In 2007, actress Andrene Ward-Hammond was working in sales when she learned she had a tumor. She couldn’t get health insurance, reassessed her career and turned to improv comedy as a way of supporting herself. Ward-Hammond decided that if she underwent a surgery that could kill her, would she feel she was living her best life?
“You’ve only got one life, and if you let someone dictate how you’re going to live your life, you’re going to be completely miserable,” Ward-Hammond told TheWrap’s Sharon Waxman on March 1 during a panel discussion at the Savannah College of Art and Design. “Wake up tomorrow morning, no matter what it is. Shoot, you can always restart. The next minute you have is a restart for yourself.”
Ward-Hammond — whose credits include “Atlanta,” “Star” and the Oscar-nominated film “Loving” — agreed with her fellow panelists at TheWrap’s Breaking Into the Business Live series that passion is crucial whether you’re pursuing a career in entertainment or anything else.
“When you get to that red carpet, it’s amazing, but it’s not what you think it is,” Ward-Hammond said. “There will be lonely moments sometime. So make sure that what you’re doing really is for the passion, because you’ll have seven, eight-month lulls where you question everything. Is this really it?”
Steve Mensch, president and general manager of studio operations for Tyler Perry Studios, said he had a similar revelation in his life that convinced him he needed to follow his own path. His father worked in a job where he was counting the days until his retirement, and he passed away just weeks before he could. Mensch didn’t want to feel the same.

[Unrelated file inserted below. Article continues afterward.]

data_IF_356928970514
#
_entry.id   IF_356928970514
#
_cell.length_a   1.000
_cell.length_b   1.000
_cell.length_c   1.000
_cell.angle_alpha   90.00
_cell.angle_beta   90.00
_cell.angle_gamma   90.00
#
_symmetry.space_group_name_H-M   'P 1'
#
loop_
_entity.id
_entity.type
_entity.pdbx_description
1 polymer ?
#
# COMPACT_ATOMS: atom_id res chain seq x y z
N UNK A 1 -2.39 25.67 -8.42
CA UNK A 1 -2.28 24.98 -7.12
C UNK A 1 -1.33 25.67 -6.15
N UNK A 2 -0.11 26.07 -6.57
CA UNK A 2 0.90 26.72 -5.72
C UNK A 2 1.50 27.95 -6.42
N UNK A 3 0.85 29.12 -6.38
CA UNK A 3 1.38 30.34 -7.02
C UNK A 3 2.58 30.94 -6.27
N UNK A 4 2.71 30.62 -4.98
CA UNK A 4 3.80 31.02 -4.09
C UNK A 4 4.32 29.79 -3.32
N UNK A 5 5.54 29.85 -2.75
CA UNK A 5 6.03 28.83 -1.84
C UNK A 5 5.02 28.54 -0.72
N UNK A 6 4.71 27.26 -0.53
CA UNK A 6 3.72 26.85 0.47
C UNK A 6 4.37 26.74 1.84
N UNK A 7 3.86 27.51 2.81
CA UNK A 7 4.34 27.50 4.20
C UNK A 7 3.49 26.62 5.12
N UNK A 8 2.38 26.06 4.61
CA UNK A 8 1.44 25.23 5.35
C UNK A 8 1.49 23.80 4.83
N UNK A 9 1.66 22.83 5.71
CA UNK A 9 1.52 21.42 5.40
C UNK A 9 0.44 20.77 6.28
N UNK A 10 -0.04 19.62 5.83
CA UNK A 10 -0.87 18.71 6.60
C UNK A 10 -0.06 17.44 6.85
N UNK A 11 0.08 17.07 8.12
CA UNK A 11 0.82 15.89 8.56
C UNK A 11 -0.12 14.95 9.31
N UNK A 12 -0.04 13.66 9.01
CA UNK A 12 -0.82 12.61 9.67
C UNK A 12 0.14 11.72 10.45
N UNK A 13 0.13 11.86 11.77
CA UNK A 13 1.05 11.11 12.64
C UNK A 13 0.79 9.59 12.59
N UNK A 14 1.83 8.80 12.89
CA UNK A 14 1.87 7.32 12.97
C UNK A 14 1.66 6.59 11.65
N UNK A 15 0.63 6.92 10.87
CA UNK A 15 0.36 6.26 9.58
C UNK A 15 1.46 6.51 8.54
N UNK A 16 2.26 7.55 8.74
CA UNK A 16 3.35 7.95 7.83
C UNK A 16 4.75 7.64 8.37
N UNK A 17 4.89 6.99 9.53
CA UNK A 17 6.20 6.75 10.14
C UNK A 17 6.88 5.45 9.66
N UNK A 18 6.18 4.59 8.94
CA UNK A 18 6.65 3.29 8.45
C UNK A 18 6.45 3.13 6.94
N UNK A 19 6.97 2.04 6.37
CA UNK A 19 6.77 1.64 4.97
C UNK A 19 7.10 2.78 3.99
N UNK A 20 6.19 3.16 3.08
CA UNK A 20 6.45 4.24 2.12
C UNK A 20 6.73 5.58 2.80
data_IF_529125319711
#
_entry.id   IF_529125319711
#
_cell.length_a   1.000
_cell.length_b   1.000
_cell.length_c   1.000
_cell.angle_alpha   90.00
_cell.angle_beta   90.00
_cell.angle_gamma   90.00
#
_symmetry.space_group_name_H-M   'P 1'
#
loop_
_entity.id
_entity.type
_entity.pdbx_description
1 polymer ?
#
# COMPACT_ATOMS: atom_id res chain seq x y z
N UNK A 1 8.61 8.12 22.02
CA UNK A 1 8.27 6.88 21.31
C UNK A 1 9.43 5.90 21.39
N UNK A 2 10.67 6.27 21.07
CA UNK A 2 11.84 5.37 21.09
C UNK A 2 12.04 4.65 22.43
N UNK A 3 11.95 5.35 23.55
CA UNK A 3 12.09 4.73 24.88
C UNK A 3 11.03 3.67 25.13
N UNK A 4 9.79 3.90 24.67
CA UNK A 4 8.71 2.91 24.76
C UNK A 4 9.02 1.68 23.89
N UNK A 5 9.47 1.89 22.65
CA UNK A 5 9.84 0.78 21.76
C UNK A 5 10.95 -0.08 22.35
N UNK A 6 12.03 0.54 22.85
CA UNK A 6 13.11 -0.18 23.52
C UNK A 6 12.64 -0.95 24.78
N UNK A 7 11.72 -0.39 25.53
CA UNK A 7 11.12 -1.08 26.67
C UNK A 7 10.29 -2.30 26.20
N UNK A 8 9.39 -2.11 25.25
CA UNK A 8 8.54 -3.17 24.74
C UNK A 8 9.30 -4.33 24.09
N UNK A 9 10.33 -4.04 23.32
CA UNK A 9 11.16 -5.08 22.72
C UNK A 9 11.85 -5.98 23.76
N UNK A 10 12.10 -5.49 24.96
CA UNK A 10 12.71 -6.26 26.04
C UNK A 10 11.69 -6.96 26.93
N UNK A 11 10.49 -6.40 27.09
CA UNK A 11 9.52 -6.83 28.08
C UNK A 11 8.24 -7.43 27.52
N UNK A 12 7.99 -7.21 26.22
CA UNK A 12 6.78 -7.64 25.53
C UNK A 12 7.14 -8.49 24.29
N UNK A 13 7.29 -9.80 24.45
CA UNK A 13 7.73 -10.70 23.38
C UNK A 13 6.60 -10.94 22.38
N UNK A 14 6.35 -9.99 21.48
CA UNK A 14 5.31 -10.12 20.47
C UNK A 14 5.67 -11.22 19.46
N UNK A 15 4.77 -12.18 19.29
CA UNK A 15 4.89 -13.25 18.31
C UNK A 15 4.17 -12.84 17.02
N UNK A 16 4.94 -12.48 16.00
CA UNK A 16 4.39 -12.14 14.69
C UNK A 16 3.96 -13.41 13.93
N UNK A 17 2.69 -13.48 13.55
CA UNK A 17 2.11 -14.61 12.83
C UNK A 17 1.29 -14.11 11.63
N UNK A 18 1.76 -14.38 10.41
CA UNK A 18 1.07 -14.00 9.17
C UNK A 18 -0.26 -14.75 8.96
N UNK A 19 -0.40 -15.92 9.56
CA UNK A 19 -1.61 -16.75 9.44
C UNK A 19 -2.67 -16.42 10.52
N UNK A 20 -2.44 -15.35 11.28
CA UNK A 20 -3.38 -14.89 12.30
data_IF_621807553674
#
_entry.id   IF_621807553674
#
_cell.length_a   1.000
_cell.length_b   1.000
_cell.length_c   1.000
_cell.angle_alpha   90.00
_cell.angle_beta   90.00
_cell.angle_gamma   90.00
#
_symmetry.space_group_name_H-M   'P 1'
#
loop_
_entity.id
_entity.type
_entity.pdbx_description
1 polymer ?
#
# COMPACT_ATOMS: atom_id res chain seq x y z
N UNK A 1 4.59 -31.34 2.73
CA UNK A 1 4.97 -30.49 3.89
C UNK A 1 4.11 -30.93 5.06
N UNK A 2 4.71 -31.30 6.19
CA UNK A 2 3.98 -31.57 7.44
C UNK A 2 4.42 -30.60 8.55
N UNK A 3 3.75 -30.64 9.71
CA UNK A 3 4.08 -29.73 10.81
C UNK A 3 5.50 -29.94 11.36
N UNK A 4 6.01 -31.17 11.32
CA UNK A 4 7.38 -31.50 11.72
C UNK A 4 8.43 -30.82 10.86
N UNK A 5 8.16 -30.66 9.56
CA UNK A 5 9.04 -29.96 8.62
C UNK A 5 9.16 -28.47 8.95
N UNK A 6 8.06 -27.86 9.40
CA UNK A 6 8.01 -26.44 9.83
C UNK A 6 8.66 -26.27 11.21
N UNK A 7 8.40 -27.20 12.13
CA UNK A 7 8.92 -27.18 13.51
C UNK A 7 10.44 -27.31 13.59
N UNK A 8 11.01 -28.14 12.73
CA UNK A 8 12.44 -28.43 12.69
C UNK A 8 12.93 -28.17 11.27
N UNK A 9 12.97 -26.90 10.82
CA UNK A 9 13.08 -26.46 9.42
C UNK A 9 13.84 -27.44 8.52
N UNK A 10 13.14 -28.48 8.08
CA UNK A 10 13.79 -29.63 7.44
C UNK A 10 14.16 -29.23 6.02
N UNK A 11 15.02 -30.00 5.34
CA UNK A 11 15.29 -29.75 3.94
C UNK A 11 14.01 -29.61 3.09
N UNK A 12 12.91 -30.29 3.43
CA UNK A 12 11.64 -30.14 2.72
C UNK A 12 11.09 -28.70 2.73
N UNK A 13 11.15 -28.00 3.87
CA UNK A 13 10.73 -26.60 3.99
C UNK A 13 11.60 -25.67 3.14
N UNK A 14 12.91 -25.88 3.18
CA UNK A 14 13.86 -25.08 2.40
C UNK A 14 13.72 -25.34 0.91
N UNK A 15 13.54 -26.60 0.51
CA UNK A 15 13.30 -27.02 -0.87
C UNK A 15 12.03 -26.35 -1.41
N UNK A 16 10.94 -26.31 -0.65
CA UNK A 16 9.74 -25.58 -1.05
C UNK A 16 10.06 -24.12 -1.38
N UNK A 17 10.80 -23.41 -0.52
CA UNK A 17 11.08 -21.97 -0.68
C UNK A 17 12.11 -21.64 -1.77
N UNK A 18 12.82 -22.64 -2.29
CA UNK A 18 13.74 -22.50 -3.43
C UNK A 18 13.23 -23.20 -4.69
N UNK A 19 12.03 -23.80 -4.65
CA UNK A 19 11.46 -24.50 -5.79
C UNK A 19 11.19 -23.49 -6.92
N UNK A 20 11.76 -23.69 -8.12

“I never want to get up and dread work,” Mensch said. “The message is, you need to love what you do, especially in this business. If you don’t, there are so many people who want the job that you want. It can’t feel like work. You can’t be looking at your watch and going, ‘God, when do we wrap?'”
Ward-Hammond has instilled the same mentality in her daughter Tyla Harris, a 17-year-old actress who so far has appeared in the series “Six” and “Kevin (Probably) Saves the World.” Harris was born into the acting world, but she still had to fight for her place in it.
“I do understand that I have to show this is my passion,” Harris said. “Because even if you get grandfathered, you still have to put in the work to get past that, because no one is going to go off a cute face.”
Ward-Hammond said though that part of pursuing your goals means overcoming your fears and insecurities. As a minority in the entertainment industry, she had doubts about her hair, her body, how she looked on camera and her image in general.
“I discovered that I’m OK with where I am and how I feel about myself when I look in the mirror, because there’s only one of me,” Ward-Hammond said. “Everybody in here has a special gift, a special talent that I don’t think that we all take advantage of, because we’re told it’s not the best route, that it’s not the smartest thing to do.”
Wherever you are in your career, you can reset and find the thing that’s right for you, even if that job is, as Ward-Hammond pointed out, a “professional cuddler” that can make $80,000 a year.
“Whether or not it made me money or not, I wanted to make sure that the quality of work I put out was solid so that it came back to me,” Ward-Hammond said. “Every time you feel like you’ve made a mistake, you always have an opportunity to do something else. Every second is an opportunity to redo. Start again, and start doing it in the direction that makes you most happy.”
Watch a clip from TheWrap’s Breaking Into the Business Live event above.